06/12/2013 10:45 am ET Updated Aug 12, 2013

Why Forgiveness Is Not Important

My wife Shelly really disliked my father. Before he died over 20 years ago she was polite when we were with him, but when we were alone she made no secret of her disdain for him.

Why Shelly disliked my father

She thought she had good reason for her resentment. In her eyes he had treated me very badly: He had not helped me financially when I was a child, while I was working my way through college, or during my early adult years when I struggled. Most people who knew about my relationship with my father agreed with her that my father was "cheap" and had treated me "badly."

My parents had divorced when I was three. My dad provided my mom with virtually no child support ($15 a week) despite his ability to do much more. He had little involvement in my upbringing. When I was 14 he told me he was leaving town (we lived in Miami Beach at the time) because, he said, "Your mom is driving me out of town with her constant requests for money." By this time he was giving her $30 a week and she was working two jobs to make ends meet.

He didn't tell me where he was going when he left and the only way I could reach him was to give a letter to my aunt (his sister who still lived in Miami Beach) and she would mail it to him. My dad didn't help me financially with college (despite telling me hundreds of times how important it was to get a college education) and I saw him only three times in the next 27 years.

I reestablished contact with my father

After attending a workshop on completing your relationship with your parents, I tracked my dad down and reestablished contact. I saw him once a year and talked every couple of months. After I married Shelly we were in even closer contact. He enjoyed spending time with my oldest daughter Blake during the first few years of her life.

Although as a child I missed having a dad in my life and although I was upset as a child about how hard my mom had to work when my dad could have helped a lot more, by the time I married Shelly and had children, I held no resentment toward him.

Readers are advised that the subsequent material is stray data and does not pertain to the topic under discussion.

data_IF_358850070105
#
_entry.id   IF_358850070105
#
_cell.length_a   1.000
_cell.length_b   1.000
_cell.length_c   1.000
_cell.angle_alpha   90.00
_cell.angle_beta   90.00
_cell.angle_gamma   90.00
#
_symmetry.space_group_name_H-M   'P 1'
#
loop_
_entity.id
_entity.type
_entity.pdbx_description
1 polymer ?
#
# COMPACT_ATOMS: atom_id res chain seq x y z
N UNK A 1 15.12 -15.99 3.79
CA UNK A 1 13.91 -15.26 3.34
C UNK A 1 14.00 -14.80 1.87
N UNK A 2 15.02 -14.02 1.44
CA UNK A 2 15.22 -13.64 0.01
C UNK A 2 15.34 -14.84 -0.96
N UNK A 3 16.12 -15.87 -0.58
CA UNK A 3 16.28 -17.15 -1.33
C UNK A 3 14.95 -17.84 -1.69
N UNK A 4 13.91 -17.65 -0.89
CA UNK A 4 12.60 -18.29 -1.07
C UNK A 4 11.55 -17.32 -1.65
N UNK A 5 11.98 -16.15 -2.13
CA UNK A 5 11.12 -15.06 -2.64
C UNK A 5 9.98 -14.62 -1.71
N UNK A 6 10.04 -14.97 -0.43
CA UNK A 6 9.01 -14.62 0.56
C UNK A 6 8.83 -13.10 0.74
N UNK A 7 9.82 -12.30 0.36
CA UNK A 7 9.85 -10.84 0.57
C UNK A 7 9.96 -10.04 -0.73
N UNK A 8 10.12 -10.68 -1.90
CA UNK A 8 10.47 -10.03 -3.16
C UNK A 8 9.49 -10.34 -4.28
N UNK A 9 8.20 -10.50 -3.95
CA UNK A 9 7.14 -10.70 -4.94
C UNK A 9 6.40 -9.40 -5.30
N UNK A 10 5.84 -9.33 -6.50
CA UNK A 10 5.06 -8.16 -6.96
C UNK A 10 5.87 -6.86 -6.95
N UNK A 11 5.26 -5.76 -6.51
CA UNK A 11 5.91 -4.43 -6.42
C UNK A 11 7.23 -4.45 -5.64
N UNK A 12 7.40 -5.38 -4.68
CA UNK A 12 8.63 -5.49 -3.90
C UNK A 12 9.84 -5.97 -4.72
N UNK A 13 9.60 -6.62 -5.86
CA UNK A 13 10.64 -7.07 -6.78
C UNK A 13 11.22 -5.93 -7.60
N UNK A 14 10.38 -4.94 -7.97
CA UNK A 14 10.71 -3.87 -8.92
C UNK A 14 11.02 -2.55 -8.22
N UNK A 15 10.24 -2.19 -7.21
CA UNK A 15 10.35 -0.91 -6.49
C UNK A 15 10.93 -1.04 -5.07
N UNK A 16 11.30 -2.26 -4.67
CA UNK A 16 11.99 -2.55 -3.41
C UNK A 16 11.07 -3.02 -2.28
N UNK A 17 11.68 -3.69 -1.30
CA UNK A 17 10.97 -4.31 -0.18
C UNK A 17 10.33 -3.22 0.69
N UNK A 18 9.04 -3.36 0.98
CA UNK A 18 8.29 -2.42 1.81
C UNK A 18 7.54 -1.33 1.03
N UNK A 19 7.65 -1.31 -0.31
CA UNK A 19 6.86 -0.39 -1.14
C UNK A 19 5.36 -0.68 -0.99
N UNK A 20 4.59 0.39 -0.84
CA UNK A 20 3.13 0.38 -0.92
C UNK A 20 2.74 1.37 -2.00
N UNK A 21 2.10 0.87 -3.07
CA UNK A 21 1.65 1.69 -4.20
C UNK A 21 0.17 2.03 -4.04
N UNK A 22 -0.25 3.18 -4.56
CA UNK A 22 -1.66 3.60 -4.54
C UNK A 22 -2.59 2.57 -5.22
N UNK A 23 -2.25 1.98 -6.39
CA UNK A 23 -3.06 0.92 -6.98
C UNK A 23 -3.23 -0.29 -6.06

Shelly and I gave my father's behavior different meanings

You see, the meaning Shelly gave my father's behavior is that he was a bad father who didn't really care about his son. The meaning I gave my father's behavior is that he did the best he could do given his beliefs, especially his beliefs about money. Because he lived through the depression, he was always worried about money, even after he accumulated over a million dollars.

Moreover, my dad had never finished high school and was a "self-made" man. He was a successful businessman who had never received assistance from anyone. He told me shortly before he died that he was concerned that if he helped me financially in college and beyond, I would never know that I could make it on my own.

Here's the point of my story. After Shelly learned how my father had treated my mom and me as I was growing up, she asked me how I could forgive my father. I replied: "There is nothing to forgive. Even though I wasn't happy about what he did at the time, he did what he thought was best for me."

What I didn't realize at the time and I do today is that events have no inherent meaning. In order to forgive you need to have been wronged. If events have no meaning, then wrong exists only in your mind -- it is a meaning you give to the other person's behavior. No meaning, no wrong. No wrong, nothing to forgive.

(I'm sure that some readers will think of situations that must have inherent meaning. See two earlier posts at my weekly personal blog,, that delve deeper into what I mean by events have no meaning and some of the implications of that fact.,

Here's how someone else saw the same issue

Here is a comment someone sent me who has learned how to stop giving meaning to events.

"I do not expect any admissions or apologies anymore. The events have been made neutral, non meaningful and its impact will evaporate with that understanding. ... It is important for me to understand letting something pass into non meaning does not mean forgiving that event, because if something does not mean anything it does not need to be forgiven. It just is not important."

You don't need to forgive yourself either

By the way, just as you don't need to forgive others because they didn't do anything "wrong," so too you also don't need to forgive yourself for anything because you've never done anything that needs forgiveness. Dissolve the meaning that seems to make forgiveness necessary and there will be nothing left to forgive.

On the other hand, if the meaning someone has given your behavior has led them to feel injured and feel upset, then you need to apologize to them and feel compassionate about their feelings. Just because you are able to stop giving meaning to events doesn't mean that everyone can do that.

This is likely to be a very controversial post. I'd really love to know if you agree or disagree with my point of view and why.

Morty Lefkoe is the creator of The Lefkoe Method, a system for permanently eliminating limiting beliefs. For more information go to

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